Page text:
And B, if you've gone through a process to identify a strategic direction that is promising, you need to deliver it in a way that is received and perceived by the target as authentic and real and sort of connected, and to basically say, "We did a bunch of research on millennials," as if we're studying them in the zoo, "we learned the flavors that they're drinking, and so we replicated them, and then we're using more or less cosmetic changes to the brand, in terms of the can and other things, and we're going right after them. We want to be by their side as they seek out new adventures," raises the question of whether or not Diet Coke's strategy is showing just a little too much here.
I went to the social media pages for Diet Coke, and all of a sudden ... maybe not all of a sudden, but it certainly seems palpable and prominent ... that Twitter is using all millennial-speak now for Diet Coke. You know, "Who dis?" and other things that are sort of part of how younger people communicate on Twitter, and it's just like you wonder whether or not this is real or whether or not it's sort of cringy. And I guess ultimately that will be one of the determining factors in how successful this move is. You also wonder whether flavor-level changes and/or cosmetic changes to the brand and the packaging and everything else really addresses the concern that millennials have with Diet Coke.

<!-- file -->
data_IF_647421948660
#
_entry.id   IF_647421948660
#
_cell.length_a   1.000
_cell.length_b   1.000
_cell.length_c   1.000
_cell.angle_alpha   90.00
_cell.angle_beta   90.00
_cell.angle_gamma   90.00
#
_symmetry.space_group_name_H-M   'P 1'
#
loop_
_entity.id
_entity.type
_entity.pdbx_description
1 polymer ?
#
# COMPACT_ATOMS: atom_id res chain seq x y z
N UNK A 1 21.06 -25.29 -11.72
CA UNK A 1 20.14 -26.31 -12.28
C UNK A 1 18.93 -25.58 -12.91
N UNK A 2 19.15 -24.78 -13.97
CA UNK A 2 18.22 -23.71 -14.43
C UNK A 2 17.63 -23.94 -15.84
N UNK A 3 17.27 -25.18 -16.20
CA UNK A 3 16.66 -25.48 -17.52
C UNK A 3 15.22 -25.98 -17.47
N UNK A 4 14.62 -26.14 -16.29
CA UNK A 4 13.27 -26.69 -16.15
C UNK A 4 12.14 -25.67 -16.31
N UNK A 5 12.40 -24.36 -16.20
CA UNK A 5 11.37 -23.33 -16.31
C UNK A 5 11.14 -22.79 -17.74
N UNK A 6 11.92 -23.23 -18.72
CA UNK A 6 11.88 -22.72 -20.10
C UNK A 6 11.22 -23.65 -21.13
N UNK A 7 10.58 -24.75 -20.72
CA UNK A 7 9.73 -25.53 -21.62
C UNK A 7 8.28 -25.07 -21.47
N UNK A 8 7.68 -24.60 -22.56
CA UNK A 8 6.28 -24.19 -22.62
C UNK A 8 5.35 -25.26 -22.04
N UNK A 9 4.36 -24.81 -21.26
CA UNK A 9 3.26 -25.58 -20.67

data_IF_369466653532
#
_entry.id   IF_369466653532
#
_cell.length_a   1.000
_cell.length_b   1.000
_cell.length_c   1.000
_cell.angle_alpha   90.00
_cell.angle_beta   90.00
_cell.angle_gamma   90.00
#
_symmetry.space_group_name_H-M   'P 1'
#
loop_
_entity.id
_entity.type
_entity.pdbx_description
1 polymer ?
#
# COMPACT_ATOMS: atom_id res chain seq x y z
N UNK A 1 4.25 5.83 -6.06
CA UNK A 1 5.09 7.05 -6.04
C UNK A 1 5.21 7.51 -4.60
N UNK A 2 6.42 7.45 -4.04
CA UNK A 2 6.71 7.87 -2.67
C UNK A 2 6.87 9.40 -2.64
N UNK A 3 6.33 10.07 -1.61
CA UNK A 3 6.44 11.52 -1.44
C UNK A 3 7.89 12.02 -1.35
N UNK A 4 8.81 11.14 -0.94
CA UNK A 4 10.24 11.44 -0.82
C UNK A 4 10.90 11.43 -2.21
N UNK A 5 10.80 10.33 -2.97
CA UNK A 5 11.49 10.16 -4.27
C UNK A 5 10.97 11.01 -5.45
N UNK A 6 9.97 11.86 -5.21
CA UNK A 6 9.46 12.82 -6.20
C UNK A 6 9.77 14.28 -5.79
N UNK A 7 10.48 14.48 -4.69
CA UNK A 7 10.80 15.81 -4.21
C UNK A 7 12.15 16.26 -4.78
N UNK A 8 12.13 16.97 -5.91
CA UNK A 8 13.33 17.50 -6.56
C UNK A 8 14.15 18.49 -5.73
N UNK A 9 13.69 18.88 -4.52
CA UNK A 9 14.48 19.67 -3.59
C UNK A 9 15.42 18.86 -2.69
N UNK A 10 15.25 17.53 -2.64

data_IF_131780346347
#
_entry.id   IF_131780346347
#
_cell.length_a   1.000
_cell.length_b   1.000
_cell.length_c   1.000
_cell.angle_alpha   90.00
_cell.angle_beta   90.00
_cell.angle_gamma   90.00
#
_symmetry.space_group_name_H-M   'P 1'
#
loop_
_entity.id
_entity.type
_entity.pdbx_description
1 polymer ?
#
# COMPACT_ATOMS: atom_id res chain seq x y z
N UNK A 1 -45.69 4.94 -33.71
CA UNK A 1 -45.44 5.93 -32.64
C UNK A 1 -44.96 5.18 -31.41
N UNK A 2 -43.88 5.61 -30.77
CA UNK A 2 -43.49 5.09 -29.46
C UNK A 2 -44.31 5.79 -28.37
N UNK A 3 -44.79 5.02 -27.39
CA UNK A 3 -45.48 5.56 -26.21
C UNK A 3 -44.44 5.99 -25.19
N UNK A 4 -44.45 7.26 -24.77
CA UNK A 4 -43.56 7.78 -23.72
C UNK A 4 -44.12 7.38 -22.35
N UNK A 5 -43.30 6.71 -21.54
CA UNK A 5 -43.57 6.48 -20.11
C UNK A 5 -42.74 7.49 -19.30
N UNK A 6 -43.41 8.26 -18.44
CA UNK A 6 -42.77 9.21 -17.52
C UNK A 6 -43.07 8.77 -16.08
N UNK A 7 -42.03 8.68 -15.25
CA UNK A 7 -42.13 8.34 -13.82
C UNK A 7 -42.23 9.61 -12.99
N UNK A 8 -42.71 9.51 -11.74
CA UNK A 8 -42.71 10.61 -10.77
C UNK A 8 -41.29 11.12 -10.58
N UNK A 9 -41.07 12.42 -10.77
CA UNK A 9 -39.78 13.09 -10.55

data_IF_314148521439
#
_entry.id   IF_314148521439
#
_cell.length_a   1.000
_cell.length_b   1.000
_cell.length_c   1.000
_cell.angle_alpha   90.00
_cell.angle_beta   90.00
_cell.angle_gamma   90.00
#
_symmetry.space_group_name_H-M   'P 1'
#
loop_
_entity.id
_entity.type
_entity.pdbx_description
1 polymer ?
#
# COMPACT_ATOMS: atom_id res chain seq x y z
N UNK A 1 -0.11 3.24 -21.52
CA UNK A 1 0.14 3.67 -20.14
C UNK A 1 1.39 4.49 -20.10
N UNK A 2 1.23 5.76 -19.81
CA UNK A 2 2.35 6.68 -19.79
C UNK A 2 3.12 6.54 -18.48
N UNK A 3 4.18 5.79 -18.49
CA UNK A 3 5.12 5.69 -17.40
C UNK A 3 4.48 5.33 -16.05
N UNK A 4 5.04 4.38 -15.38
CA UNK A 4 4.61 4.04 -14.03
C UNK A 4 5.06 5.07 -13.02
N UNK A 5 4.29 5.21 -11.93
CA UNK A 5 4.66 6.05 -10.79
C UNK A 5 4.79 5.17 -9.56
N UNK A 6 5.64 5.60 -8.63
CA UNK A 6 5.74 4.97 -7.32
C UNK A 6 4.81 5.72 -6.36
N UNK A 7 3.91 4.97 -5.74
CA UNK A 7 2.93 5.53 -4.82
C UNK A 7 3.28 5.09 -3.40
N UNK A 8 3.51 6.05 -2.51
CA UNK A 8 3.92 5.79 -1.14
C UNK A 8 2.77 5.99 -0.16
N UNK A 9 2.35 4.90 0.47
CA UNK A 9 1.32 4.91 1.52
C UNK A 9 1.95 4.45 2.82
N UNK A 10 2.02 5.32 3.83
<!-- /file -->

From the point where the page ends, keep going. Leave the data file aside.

I don't know that it's that Diet Coke's brand image was uncool as much as it is that the sort of sweetening process and the overall ingredient profile and nutritional profile of diet soda in general does not align with the tastes and preferences and sort of emerging belief system of today's millennial consumer. This relaunch or rebrand or brand extension or whatever you want to call it has nothing to address that. It's possible that these flavors may, in how colorful they are rendered and how they taste, may win some fans, and that's obviously what they're hoping for in Atlanta, but I think the jury's still out as to the degree to which ... of course, it hasn't even launched, but the jury's out as to how effective this ultimately will be. I think, as noted, the concern about it is whether or not this is so transparent as to become a little bit cringy.
It's like, you know, I have kids. I make dad jokes. Dad jokes are sort of recognized as a subsection of humor that's not really all that funny, maybe a little bit endearing, I hope. But if you're a brand that's communicating at a level of sort of trying so hard to be millennial, that's kind of anti-millennial in the first place. So we'll see. It's going to be worth watching. Definitely going to try these flavors. Feisty Cherry's got to be awesome, and Twisted Mango, I'm not sure what's twisted about it, but can't wait. Can't wait to try it. We'll certainly be watching. It's rare and interesting that a brand of this size and heft has made a zig or a zag that is this significant, and for that reason alone, super-interesting for our industry, and we wish them all the best.
Signing off from the Cradle of Liberty.